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16

E47

THE

WOMEN OF ENGLAND:

THEIR

SOCIAL DUTIES, AND DOMESTIC HABITS.

BY MRS. ELLIS,

AUTHOR OF "THE POETRY OF LIFE," "PICTURES OF PRIVATE LIFE," ETC. ETC

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NEW-YORK:
J. & H. G. LANGLEY, 57 CHATHAM-STREET.

1843.

PREFACE.

At a time when the pressure of stir It is from a high estimate of the imring events, and the urgency of public portance of this class in upholding the and private interests, render it increas- moral worth of our country, that I have ingly desirable that every variety of la- addressed my remarks especially to them; bor should be attended with an immediate and in order to do so with more effect, I and adequate return; I feel that some have ventured to penetrate into the familapology is necessary for the presumption iar scenes of domestic life, and have thus of inviting the attention of the public to endeavored to lay bare some of the causes a work, in which I have been compelled which frequently lie hidden at the root of to enter into the apparently insignificant general conduct. detail of familiar and ordinary life.

Had I not known before the commenceThe often-repeated truth—that “ trifles ment of this work, its progress

would soon make the sum of human things," must have convinced me, that in order to perplead my excuse ; as well as the fact, form my task with candor and faithfulthat while our libraries are stored with ness, I must renounce all idea of what is books of excellent advice on general con called fine writing; because the very naduct, we have no single work containing ture of the duty I have undertaken, rethe particular minutiæ of practical duty, stricts me to the consideration of subjects, to which I have felt myself called upon too minute in themselves, to admit of their to invite the consideration of the young being expatiated upon with eloquence by women of the present day. We have the writer—too familiar to produce upon many valuable dissertations upon female the reader any startling effect. Had I character, as exhibited on the broad scale even felt within myself a capability for of virtue ; but no direct definition of those treating any subject in this manner, I minor parts of domestic and social inter- should have been willing in this instance course, which strengthen into habit, and to resign all opportunity of such display, consequently form the basis of moral | if, by so doing, I could more clearly point character.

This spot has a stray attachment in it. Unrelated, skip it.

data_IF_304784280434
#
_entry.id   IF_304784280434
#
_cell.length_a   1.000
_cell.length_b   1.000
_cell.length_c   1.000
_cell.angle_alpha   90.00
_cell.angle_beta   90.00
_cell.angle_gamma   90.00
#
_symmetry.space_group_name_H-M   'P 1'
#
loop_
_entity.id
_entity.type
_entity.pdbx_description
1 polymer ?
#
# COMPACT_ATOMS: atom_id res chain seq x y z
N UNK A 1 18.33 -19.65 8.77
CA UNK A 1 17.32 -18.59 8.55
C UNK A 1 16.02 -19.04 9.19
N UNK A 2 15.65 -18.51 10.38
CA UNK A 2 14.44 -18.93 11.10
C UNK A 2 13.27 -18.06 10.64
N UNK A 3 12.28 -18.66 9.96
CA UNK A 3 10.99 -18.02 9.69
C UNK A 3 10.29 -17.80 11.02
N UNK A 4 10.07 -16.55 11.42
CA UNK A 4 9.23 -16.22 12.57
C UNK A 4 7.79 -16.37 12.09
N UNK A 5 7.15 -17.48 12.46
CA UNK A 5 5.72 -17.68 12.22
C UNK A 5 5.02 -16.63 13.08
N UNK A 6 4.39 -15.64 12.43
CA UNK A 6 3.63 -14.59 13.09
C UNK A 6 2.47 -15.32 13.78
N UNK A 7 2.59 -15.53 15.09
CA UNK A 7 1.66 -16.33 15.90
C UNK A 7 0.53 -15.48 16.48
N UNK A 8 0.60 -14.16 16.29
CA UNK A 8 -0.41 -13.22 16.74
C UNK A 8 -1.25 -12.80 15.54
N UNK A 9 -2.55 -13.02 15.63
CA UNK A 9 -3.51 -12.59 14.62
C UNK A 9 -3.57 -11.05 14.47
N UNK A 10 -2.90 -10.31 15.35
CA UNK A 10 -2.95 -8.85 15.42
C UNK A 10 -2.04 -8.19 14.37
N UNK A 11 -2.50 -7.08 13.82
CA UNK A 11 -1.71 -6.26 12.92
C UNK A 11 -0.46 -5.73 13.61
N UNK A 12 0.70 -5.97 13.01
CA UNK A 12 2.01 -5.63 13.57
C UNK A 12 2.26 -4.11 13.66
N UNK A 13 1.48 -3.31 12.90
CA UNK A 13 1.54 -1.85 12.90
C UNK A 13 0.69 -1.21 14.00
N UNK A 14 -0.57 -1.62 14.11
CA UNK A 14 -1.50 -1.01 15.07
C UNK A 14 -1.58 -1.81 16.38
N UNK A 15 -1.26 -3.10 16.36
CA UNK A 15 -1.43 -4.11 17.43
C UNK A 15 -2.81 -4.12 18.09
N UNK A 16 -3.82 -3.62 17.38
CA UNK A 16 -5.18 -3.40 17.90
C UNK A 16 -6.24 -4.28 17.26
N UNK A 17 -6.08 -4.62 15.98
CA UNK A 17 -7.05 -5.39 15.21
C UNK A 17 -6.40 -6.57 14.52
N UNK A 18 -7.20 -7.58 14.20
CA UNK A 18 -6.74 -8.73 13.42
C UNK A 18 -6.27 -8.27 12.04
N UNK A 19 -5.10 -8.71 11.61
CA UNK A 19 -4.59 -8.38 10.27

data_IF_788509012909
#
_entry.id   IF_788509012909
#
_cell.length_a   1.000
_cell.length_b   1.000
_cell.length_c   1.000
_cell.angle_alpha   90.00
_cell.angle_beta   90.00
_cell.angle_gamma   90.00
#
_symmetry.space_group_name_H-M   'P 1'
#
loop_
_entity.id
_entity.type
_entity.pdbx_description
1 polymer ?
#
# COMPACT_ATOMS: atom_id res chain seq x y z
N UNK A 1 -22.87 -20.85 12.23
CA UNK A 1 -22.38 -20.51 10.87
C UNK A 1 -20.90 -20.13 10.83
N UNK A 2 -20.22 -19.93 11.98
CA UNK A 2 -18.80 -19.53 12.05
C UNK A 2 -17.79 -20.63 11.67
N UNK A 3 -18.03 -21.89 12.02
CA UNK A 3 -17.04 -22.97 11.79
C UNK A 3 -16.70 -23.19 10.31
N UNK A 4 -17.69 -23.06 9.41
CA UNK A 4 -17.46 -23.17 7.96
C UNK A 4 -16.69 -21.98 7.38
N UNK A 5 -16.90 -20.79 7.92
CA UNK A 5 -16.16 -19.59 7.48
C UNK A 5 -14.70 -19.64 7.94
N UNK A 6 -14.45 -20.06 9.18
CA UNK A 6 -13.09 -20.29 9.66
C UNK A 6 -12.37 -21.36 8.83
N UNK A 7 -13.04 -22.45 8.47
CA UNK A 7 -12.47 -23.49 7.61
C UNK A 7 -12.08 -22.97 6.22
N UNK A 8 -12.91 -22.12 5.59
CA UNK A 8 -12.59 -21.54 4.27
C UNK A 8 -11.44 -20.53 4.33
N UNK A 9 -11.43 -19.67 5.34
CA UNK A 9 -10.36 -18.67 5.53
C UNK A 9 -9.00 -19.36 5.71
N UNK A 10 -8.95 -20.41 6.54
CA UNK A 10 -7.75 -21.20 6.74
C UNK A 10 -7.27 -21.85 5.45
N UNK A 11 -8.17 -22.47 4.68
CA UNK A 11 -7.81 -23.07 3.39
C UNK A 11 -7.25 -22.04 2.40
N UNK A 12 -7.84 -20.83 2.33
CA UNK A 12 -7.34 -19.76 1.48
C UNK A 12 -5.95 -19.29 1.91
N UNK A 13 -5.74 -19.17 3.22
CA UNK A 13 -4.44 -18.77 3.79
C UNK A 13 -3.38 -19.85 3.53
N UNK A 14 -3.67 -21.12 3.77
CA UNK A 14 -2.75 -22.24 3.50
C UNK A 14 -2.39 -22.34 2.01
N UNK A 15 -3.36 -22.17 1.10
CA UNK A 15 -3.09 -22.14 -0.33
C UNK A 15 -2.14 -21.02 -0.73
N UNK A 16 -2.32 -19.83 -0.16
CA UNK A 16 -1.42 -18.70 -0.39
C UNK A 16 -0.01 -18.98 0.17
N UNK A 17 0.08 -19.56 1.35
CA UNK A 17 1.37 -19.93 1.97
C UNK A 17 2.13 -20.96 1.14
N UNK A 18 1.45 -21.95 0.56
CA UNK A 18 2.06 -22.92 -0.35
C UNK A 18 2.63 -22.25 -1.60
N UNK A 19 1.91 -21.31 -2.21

out to my countrywomen, by what means It is worthy of remark, also, that these they may best meet that pressing exigent writers have addressed their observations cy of the times, which so urgently de. almost exclusively to ladies, or occasion. mands a fresh exercise of moral power ally to those who hold a subordinate situ on their part, to win back to the homes of ation under the influence of ladies; while England the boasted felicity for which that estimable class of females who might they once were famed. be more specifically denominated women, Anxious as I am to avoid the charge of and who yet enjoy the privilege of liberal unnecessary trifling on a subject so seri. education, with exemption from the pe. ous as the moral worth of the women of cuniary necessities of labor, are almost England, there is beyond this a considerwholly overlooked.